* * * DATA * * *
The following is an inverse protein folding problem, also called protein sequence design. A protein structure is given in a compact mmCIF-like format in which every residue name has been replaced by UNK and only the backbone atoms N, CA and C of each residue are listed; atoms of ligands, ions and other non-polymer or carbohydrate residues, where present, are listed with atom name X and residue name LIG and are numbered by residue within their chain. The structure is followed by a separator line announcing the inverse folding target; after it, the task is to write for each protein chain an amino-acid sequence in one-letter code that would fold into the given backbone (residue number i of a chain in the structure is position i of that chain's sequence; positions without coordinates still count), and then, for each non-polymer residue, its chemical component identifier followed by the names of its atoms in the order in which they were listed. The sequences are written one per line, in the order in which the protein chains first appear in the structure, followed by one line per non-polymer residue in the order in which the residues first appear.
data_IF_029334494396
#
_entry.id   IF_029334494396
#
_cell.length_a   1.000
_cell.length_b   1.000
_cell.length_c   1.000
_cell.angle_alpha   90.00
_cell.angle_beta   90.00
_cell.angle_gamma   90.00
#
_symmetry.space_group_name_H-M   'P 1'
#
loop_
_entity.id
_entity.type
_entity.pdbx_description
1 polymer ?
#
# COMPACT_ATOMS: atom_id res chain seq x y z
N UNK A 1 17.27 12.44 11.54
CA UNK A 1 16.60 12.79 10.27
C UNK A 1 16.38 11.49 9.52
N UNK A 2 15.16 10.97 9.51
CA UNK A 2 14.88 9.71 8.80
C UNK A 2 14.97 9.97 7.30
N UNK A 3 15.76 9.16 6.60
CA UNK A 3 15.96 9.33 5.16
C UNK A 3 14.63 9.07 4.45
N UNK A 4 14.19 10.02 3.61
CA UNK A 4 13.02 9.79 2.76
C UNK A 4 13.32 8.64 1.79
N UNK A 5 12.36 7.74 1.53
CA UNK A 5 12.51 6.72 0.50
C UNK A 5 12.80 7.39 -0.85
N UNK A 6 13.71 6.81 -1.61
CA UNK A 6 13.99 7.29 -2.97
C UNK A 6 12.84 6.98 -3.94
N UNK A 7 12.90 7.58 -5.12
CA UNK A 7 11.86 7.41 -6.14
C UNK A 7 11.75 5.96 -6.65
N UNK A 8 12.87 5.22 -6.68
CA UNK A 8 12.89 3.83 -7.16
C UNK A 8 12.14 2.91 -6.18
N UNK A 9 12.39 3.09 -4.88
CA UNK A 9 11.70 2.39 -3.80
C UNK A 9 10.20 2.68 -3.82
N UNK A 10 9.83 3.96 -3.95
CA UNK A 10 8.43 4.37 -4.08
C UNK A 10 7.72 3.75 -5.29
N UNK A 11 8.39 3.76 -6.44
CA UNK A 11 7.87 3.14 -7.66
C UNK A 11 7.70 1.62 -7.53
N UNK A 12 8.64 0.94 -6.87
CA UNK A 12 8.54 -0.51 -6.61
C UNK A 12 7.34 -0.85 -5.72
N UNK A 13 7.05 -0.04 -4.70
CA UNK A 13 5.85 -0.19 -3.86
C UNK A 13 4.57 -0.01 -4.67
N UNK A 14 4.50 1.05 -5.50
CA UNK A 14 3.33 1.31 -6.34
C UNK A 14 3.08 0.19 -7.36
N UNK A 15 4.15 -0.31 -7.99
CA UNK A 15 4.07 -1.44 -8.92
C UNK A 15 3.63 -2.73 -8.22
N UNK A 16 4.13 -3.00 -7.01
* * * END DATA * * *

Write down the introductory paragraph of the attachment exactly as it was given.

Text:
The following is an inverse protein folding problem, also called protein sequence design. A protein structure is given in a compact mmCIF-like format in which every residue name has been replaced by UNK and only the backbone atoms N, CA and C of each residue are listed; atoms of ligands, ions and other non-polymer or carbohydrate residues, where present, are listed with atom name X and residue name LIG and are numbered by residue within their chain. The structure is followed by a separator line announcing the inverse folding target; after it, the task is to write for each protein chain an amino-acid sequence in one-letter code that would fold into the given backbone (residue number i of a chain in the structure is position i of that chain's sequence; positions without coordinates still count), and then, for each non-polymer residue, its chemical component identifier followed by the names of its atoms in the order in which they were listed. The sequences are written one per line, in the order in which the protein chains first appear in the structure, followed by one line per non-polymer residue in the order in which the residues first appear.